Life of a tourist can be tough. I was shocked by the cost of parking a car in Tokyo, and the rental Nissan March K13 did not have a tachometer. Not to mention, the agony of being cooped up in a plane for seven hours. And, getting lost on the train.
My holiday motoring salvation is the “Meet Me Underground Tokyo” meet, organized by car fashion brand Copaze in collaboration with stance crew Level One Japan. Finding the meet wasn’t easy. I had to figure out what “MP82+83 Tokyo” meant. Last but not least, trying to drive through Tokyo with Waze happily giving me directions in flawless Japanese.
Minutes of driving around a rather empty basement carpark looking for a group of people, I managed to catch a glimpse of a silver Honda Civic Type R EK9 heading towards the lower decks. I followed, parked and let my camera roll…
I knew I had reached the right place when I started seeing all the Japanese tuner cars, but what surprised me most is the strong presence of non-Japanese marques.
German cars are like treasures in Japan, and their owners treat them as such. With many nice examples, it’s hard to believe that discerning owners will import LHD models for the exclusivity.
A while later, I heard a growl of a V8 with a 90 degree plane. Definitely the iconic American muscle sound.
Arguably one of Japan’s most iconic exports is the Nissan Skyline GT-R, and there is no lack of representation of the different generations at the meet.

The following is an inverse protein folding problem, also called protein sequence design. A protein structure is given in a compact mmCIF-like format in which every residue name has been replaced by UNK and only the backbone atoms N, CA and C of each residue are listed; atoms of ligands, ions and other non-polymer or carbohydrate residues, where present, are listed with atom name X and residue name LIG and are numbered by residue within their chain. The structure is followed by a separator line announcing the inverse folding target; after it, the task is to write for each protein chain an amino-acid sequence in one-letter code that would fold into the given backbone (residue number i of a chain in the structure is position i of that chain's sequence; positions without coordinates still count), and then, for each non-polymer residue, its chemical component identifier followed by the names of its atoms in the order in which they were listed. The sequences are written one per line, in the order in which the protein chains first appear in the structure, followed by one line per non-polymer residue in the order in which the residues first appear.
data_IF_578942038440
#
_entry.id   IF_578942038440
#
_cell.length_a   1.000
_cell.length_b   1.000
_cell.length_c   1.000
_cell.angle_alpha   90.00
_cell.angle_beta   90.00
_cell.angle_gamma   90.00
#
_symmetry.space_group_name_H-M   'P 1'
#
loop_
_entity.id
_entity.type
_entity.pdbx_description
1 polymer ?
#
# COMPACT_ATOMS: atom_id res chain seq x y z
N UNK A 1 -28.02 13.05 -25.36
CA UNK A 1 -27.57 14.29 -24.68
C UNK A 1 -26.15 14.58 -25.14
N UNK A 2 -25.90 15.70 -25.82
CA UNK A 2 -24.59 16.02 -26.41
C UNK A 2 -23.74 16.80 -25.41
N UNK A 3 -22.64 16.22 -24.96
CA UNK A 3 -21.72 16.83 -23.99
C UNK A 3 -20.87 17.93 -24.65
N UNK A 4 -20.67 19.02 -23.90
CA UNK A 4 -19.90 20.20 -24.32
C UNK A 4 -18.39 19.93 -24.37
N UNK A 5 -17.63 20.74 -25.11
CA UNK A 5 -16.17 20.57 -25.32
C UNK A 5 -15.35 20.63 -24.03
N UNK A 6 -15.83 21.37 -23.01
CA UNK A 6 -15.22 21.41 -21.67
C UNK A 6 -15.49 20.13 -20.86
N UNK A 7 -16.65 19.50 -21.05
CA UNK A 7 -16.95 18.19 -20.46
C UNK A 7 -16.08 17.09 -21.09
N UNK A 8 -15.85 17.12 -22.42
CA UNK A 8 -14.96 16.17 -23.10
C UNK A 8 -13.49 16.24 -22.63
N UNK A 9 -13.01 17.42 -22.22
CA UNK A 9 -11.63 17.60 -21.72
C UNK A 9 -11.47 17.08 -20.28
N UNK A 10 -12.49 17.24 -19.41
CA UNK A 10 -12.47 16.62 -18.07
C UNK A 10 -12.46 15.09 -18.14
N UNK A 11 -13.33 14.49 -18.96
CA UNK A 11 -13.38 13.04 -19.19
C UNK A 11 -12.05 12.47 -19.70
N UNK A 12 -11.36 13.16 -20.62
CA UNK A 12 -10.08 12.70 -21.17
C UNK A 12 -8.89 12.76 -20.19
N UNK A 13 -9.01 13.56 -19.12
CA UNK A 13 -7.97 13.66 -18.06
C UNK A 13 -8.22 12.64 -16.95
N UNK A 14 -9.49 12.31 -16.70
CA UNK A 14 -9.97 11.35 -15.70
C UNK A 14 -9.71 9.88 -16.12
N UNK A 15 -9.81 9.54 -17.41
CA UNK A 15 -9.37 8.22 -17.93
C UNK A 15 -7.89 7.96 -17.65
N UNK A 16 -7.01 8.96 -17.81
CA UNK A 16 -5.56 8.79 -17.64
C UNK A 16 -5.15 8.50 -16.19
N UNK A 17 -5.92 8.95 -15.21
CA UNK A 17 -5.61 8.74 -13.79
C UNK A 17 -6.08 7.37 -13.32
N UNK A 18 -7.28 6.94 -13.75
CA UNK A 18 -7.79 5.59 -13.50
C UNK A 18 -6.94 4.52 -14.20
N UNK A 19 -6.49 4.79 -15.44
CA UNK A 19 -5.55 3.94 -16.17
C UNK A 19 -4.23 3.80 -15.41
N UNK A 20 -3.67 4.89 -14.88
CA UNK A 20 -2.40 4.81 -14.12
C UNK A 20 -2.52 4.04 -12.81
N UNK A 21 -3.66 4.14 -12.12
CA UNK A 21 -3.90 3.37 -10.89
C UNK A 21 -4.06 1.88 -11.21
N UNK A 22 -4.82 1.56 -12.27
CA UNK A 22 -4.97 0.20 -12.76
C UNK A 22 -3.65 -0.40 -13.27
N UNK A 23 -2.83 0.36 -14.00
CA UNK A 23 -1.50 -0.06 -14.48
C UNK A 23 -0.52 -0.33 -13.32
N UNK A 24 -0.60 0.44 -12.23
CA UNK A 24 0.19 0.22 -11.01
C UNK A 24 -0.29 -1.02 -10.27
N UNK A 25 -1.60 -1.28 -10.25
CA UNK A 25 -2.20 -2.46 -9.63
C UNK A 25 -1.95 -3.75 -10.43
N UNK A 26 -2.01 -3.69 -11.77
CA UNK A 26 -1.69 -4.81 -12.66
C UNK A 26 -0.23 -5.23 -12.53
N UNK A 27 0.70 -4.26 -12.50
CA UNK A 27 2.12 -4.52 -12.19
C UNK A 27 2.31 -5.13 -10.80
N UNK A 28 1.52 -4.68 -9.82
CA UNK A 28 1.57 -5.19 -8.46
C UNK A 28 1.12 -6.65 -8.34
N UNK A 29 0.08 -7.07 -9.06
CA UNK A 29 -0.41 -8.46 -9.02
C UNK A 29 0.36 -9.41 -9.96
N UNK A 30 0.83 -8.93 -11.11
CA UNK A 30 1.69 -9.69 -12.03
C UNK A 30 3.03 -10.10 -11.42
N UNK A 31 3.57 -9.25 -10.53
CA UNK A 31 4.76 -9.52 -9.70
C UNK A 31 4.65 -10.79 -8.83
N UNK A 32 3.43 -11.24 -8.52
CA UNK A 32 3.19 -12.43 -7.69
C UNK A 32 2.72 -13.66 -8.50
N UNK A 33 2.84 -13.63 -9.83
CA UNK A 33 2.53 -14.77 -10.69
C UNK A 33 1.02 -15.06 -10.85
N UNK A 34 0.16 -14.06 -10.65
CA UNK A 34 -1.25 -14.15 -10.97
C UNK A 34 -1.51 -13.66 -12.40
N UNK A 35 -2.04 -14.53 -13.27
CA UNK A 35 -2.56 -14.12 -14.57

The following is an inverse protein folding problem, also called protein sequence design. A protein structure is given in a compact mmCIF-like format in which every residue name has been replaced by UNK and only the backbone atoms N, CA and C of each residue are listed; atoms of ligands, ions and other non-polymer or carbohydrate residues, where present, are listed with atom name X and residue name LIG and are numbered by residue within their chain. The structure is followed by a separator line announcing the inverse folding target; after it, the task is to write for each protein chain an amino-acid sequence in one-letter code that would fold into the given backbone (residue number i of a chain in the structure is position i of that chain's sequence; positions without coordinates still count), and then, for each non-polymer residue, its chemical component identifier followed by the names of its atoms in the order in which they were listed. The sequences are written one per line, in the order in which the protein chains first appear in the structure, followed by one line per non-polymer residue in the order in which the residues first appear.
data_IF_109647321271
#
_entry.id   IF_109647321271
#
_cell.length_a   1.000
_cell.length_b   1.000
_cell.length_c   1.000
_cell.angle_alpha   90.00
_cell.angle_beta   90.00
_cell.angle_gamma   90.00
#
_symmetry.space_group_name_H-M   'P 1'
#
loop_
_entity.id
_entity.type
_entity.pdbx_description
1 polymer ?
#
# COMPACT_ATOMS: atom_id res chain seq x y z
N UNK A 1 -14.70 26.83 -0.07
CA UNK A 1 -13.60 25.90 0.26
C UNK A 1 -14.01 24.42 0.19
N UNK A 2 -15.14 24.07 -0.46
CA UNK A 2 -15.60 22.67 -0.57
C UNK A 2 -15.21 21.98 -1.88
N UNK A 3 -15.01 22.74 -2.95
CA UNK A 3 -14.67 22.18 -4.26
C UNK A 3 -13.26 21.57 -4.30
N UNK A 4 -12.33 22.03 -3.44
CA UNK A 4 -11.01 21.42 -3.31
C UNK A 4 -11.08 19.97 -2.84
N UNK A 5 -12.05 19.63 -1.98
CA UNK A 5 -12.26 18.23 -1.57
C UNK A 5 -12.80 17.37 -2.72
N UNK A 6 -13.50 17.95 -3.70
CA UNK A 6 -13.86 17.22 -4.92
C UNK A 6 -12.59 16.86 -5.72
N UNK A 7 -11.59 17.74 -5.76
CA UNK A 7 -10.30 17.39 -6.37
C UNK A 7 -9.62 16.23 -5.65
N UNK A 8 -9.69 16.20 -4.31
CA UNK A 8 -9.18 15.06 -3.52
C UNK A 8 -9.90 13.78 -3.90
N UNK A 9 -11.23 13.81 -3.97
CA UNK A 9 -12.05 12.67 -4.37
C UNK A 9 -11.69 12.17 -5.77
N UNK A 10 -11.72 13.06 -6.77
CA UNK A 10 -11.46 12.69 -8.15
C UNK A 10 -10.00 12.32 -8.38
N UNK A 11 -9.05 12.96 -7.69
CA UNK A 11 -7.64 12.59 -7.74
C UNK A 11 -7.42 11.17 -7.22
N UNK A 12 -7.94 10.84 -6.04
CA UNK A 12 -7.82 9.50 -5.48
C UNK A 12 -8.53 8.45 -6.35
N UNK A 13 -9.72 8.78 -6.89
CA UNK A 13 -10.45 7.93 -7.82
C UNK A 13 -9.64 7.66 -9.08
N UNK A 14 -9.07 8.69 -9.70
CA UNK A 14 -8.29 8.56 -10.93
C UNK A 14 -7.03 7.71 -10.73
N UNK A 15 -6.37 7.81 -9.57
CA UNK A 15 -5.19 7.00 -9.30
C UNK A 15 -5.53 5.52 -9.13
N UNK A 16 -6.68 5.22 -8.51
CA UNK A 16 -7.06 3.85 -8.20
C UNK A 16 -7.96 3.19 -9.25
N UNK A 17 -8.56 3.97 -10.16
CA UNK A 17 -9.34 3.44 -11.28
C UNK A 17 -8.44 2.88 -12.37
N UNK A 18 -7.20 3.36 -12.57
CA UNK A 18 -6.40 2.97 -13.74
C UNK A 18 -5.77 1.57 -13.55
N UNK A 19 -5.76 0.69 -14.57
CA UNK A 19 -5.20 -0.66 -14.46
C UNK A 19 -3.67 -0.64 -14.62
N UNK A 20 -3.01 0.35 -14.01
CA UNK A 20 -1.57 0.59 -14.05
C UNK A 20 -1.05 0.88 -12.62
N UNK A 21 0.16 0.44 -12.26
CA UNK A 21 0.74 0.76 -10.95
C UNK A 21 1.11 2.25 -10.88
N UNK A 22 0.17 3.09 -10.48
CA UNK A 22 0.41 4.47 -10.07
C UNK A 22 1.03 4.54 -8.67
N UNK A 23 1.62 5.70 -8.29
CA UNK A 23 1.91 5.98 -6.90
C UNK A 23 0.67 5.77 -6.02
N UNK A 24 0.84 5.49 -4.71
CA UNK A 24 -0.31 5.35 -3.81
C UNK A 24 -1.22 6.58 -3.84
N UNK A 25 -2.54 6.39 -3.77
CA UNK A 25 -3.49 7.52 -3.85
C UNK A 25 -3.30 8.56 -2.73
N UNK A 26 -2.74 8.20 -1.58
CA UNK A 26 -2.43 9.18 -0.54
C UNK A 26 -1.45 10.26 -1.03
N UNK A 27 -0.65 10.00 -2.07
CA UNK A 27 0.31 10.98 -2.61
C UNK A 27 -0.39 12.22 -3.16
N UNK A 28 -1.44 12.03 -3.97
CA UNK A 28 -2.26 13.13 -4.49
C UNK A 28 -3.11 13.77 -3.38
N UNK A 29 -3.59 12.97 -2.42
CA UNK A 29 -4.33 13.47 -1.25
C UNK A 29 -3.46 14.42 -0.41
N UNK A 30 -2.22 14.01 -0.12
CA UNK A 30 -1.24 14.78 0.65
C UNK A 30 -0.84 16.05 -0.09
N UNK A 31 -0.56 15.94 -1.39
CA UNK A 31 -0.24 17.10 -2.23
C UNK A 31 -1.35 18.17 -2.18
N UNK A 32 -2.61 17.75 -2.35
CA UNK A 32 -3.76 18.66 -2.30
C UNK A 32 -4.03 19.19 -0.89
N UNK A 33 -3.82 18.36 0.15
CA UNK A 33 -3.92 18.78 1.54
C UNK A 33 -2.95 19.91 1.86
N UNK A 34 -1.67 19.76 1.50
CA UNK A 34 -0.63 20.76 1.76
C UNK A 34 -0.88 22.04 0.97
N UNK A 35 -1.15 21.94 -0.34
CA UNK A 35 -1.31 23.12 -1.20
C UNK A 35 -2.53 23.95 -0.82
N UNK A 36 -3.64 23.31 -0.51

The Toyota Supra would be the next well-known Japanese Superstar, but what really caught my eye is the Toyota Century, an ultra-luxury sedan produced mainly for the Japanese market.
Next up, Mitsubishi Lancer Evolutions and Subaru Imprezas are still raking high in the desirability list of many car fans world-wide. It was a real treat to be able to see the classic Evolution IIs rolling along with the Wagons.
Hondas are still hot favourites in the tuning scene, and one of the popular mods is to give domestic Hondas a export treatment. Here, a Honda Accord to an Acura TSX conversion. Type Rs are still in demand here, and the tuning culture still thrives around it.
Before you think that Japanese car culture is all about old cars, there are people who love the latest too. The latest Mazda 3 joins the Miatas and RX-7s at the meet.
Japan’s extremely diverse car scene is hard to beat. Initial D, Wangan Midnight or the Fast And Furious: Tokyo Drift are just a few examples in pop culture. Remember the “stance movement”? It is still alive and well here, be it on bags or static.
I would have gladly included even more cars if I had time to walk about. But, I ran into a few fellow Singaporean friends in the carpark. We had a good catching up session to end the night before the cops came.
Oh, if you were wondering, the parking fee for three hours was 1050 JPY ($13.91). KLP on Friday night would had been free…